17) Dish #17 (above) – Waramochi and Japanese tea.

Dinner was awesome! I highly recommend Takiya. If I have to choose my favourite from the 4 tempura restaurants I tried, it’s a tie between Takiya and Motoyoshi. But having said that, the 2 are very different. The tempura at Takiya was more… Modern? Adventurous? Creative!

And unlike Motoyoshi’s chef-owner who bopped left-right-up-down, head chef Kasamoto san swayed left-right. Sometimes suavely placing his left hand on his lower back while frying with the chopsticks in his right. And his multi-tasking skills included checking on every customers. So yes, our eyes met many a times. And I liked how friendly he was. Always smiling very brightly too.

The batter of head chef Kasamoto san’s tempura was very light and not oily. And I read it’s because he used pressed safflower oil instead of the traditional sesame oil. His intention was for customers to better enjoy the ingredients’ aroma since safflower oil is less aromatic compared to sesame oil.

The only con was that my cup of green tea (¥500) was non-refillable. Sob! So with 2 cups of green tea, my dinner came up to ¥33,264 (including tax and service charge).

TAKIYA たきや
Azabu Maison 201, 2-5-11 Azabujuban, Minato, Tokyo, Japan (東京都 港区 麻布十番 2-5-11 AZABU MAISON 201 2F)
+81 3 6804 1732, Tablelog
Overall: 8
Opening hours:-
Food/Beverage: 9
Mon – Sun : 17:30 – 22:00
Ambience: 8
Value: 8
Service: 8

Lunch @ Mikawa Zezankyo みかわ 是山居 (Tokyo, Japan)

August 24, 2017 in Japanese

Now that I booked my next trip to Tokyo, I figured I had better finish the backlog of my Tokyo restaurants’ reviews. And yes! Tokyo again. Woohoo.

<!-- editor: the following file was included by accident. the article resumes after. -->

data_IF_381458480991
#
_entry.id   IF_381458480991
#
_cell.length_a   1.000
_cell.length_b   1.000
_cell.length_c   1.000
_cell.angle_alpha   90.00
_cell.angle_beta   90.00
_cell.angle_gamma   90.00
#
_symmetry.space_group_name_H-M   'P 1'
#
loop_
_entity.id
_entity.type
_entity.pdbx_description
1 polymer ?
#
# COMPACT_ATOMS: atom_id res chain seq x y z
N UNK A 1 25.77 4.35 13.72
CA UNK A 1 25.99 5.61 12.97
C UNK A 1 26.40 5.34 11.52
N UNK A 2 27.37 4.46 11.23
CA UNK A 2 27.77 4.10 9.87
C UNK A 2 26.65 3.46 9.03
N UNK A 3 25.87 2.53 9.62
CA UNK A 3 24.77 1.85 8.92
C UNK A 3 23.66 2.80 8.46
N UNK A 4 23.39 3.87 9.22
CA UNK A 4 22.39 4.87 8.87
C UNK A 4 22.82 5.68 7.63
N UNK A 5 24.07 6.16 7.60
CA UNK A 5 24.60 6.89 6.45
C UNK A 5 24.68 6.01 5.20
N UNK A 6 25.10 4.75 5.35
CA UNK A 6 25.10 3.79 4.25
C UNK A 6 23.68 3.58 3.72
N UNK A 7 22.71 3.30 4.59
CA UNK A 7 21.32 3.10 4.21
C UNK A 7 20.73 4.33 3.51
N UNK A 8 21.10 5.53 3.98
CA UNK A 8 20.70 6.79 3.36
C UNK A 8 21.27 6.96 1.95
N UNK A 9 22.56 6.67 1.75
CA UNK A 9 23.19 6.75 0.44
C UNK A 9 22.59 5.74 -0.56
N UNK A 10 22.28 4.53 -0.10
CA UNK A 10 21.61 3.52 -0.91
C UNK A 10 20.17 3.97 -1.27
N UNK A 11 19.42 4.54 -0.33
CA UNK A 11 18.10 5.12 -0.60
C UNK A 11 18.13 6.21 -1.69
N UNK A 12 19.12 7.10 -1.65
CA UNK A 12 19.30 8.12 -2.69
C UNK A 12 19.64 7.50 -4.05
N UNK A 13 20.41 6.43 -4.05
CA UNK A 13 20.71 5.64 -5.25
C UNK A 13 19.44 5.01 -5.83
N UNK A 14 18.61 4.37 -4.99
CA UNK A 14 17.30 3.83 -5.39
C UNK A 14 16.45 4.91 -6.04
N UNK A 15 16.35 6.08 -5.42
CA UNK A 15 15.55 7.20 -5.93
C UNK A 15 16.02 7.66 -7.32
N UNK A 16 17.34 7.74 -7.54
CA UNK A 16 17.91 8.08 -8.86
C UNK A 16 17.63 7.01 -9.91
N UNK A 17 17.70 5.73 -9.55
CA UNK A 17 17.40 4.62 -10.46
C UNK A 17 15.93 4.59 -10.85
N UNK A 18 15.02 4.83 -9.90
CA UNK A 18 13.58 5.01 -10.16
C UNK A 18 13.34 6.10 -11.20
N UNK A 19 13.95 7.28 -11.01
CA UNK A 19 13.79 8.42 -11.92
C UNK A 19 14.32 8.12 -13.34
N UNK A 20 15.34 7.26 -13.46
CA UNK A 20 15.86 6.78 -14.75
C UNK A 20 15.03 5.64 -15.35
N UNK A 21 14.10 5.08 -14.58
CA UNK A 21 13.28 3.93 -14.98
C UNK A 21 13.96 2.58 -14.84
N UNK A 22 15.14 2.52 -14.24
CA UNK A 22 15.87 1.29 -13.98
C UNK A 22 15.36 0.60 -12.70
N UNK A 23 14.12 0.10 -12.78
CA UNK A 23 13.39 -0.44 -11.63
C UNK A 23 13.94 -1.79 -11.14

So when I was doing the planning for (my past trips to) Tokyo, Tempura Fukamachi, Tempura Motoyoshi and Mikawa Zezankyo topped my tempura-places-to-try list. I was really keen in dining at Mikawa Zezankyo where chef-owner Tetsuya Saotome was said to be the equivalent of sushi master Jiro Ono.

And it was in my November 2016 trip that I successfully lunched at Mikawa Zezankyo. What I really liked about Mikawa Zezankyo was how straight-forward reservation was. Something that’s particularly crucial for us tourists. I made mine on OpenTable, a free online restaurant-reservation service provider.

I read that head chef Saotome san’s talent extend beyond tempura making. He’s also skillful in artworks which is demonstrated by the hand paintings and calligraphy of the menu that’s drawn and written by him. Artistic aesthetics combined with culinary skills? I was confident lunch was going to be an unforgettable dining experience.

It was fortunate I reached (5 minutes) early to be seated on the shorter end of the L-shaped counter where I had a non-obstructed view of the stove. Yes, one is seated in accordance to one’s arrival. So be the first 3 customers to arrive in order to personally enjoy watching head chef Saotome san in action!

And between the lunch (‎¥11,340) and omakase (‎¥18,360) courses, I decided to go with the latter. And with that, I commenced my lunch with:-

1) Dish #1 (above) – Appetiser.


2) Dish #2 (above) – I was served with 2 (and not 1) prawns. I didn’t think of taking picture of my second prawn because it looked the same. In fact, prior to my visit, I was at Yuzu Japanese Restaurant. And when I shared about my (then upcoming) lunch reservation at Mikawa Zezankyo, head chef Takahashi Tadashi piqued my interest when he gushed about how every prawn was consistently fried with a raw centre. And indeed, my prawns were.

3) Dish #3 (above) – 2 number of prawns heads. The heads were noticeably bigger, and generously coated with batter. And because of that, these were crunchy (rather than crispy).